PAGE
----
I mentioned I might add to (or edit) the last post when I received more information about its inspiration. I now have.
One of the most (in)famous experiments of the 20th century involving humans was undoubtedly the Milgram Experiment. It’s one of the studies that was so controversial it motivated laws requiring Institutional Review Boards (IRBs) to approve (based upon whether the study was harmless) studies involving human participants. For those who don’t know about it, see the Wikipedia page. For our purposes, it involved having participants think they were shocking someone in an adjoining room (they could hear the other “participant”, which was actually a pre-recorded tape, but could not see them).
A few years ago, several researchers conducted a study to test the relationship between self-interest and “moral choices”. The idea was to show that previous research, by using abstract, non-realistic scenarios instead of immediate, real-time context and consequences resulted in abstract, non-realistic responses from participants. So the researchers first presented an abstract, non-immediate, hypothetical scenario and asked about a choice they would make (receive money or cause another human pain) they would make, and then actually make that decision.
The hypothesis was that people would make more “moral” choices given an abstract, hypothetical situation than a real one. So when they had participants choose whether or not to shock another “participant” (as in Milgram’s study, nobody was harmed; the real participants saw a pre-recorded video of the fake participant’s hand when receiving the electric shock). Moreover, they received more money if they were willing to have the “other participant” receive a stronger shock. The researchers found that when the situation was ‘real”, immediate, and not hypothetical individuals made far less moral choices (i.e., they opted to harm for money when it was “real” rather than hypothetical).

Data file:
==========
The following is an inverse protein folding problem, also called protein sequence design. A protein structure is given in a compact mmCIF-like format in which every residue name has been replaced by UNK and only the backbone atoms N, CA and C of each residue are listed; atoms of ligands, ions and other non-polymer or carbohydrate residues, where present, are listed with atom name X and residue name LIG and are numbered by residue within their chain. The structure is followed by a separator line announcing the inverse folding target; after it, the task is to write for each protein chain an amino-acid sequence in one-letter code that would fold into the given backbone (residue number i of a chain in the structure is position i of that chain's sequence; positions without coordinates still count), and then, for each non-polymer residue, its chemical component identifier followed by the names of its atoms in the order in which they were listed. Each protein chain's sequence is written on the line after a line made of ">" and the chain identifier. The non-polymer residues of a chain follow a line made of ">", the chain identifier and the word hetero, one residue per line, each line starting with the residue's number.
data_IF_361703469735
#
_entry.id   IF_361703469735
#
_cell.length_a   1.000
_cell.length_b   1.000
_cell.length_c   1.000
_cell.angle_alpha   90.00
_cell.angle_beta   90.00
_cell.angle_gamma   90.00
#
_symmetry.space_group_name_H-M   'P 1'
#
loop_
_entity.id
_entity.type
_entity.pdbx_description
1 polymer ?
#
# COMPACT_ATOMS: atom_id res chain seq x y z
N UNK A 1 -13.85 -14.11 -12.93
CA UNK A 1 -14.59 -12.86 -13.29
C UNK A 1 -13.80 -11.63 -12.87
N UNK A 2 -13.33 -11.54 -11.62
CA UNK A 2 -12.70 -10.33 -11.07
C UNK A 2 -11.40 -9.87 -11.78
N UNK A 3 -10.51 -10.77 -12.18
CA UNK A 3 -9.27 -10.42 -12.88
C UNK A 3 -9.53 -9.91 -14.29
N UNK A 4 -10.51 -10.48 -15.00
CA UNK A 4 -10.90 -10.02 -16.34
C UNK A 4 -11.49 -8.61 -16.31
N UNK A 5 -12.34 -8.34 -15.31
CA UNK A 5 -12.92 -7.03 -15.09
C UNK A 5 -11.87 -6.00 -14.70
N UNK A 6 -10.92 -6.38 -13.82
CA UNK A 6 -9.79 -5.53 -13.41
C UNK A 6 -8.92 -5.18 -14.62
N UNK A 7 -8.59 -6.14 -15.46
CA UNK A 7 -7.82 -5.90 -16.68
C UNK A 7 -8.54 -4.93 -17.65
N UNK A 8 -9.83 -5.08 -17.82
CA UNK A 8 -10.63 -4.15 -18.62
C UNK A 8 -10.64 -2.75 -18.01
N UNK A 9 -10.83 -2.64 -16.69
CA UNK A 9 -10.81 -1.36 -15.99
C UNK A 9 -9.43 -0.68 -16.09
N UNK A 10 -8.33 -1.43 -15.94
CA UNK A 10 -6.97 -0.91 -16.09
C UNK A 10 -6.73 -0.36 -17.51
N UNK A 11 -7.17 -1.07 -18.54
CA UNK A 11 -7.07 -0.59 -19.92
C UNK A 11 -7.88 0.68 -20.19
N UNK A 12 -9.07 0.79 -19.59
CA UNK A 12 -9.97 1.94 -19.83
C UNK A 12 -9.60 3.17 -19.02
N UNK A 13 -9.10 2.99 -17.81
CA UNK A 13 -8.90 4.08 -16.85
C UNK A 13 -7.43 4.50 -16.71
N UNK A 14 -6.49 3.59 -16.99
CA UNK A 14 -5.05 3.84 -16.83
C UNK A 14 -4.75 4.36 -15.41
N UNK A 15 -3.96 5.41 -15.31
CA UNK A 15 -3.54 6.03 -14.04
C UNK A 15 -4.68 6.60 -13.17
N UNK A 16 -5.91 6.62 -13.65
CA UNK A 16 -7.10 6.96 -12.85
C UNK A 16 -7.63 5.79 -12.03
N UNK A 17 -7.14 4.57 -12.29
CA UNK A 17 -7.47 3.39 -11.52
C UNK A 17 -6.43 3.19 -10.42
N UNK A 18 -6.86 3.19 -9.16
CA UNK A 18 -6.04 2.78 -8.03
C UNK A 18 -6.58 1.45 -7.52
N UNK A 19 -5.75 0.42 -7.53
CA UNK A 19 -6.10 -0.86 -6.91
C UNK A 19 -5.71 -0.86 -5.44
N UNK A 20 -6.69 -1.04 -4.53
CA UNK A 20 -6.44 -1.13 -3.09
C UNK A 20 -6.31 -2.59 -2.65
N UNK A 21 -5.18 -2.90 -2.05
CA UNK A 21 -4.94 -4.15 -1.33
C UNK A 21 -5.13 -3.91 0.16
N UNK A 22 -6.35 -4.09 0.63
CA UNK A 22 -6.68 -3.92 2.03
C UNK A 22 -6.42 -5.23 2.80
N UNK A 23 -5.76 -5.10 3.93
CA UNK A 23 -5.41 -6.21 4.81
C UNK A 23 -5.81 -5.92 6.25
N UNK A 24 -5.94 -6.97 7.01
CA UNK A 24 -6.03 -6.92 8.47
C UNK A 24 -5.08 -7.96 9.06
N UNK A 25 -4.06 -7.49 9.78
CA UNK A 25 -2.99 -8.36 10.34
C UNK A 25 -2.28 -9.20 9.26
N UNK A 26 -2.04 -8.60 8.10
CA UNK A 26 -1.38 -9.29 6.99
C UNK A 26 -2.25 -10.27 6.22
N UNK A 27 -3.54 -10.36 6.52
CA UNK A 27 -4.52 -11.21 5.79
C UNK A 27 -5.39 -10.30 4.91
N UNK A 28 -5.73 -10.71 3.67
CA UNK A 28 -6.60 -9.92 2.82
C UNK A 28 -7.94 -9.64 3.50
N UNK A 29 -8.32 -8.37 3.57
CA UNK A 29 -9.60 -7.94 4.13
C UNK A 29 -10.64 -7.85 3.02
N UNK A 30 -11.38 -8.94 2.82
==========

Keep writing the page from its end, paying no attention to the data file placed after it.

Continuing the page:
As I mentioned in my last post, my sister (a graduate nursing student) read this study for a class on moral psychology. More interesting, though, was that the class didn’t just read the study they were able to later talk to the lead researcher about it. My sister asked a great question: couldn’t the fact that the participants only saw this disembodied hand rather than a video clip of the person (i.e., something that showed e.g., the pain in their face, their body spasms, etc., rather than just a hand that shook a bit). The response was something like “well, we tried that but it didn’t work”. By “work”, the researcher meant “support our hypothesis”, probably because people were in fact significantly less likely to choose to be paid a bit when seeing another human being, face and all, in visible pain/agony.
Their original results supported the opposite of their later findings. So instead of just giving up, they manipulated the experiment in a way more likely to get participants to choose money over morality, and when this worked they made the same claims they had intended to make had their initial experiment “worked”.
Again, this is the “real” scientific method: if at first you don’t succeed, manipulate the study design and/or the statistical analysis until you can make the claims you wanted to in the first place.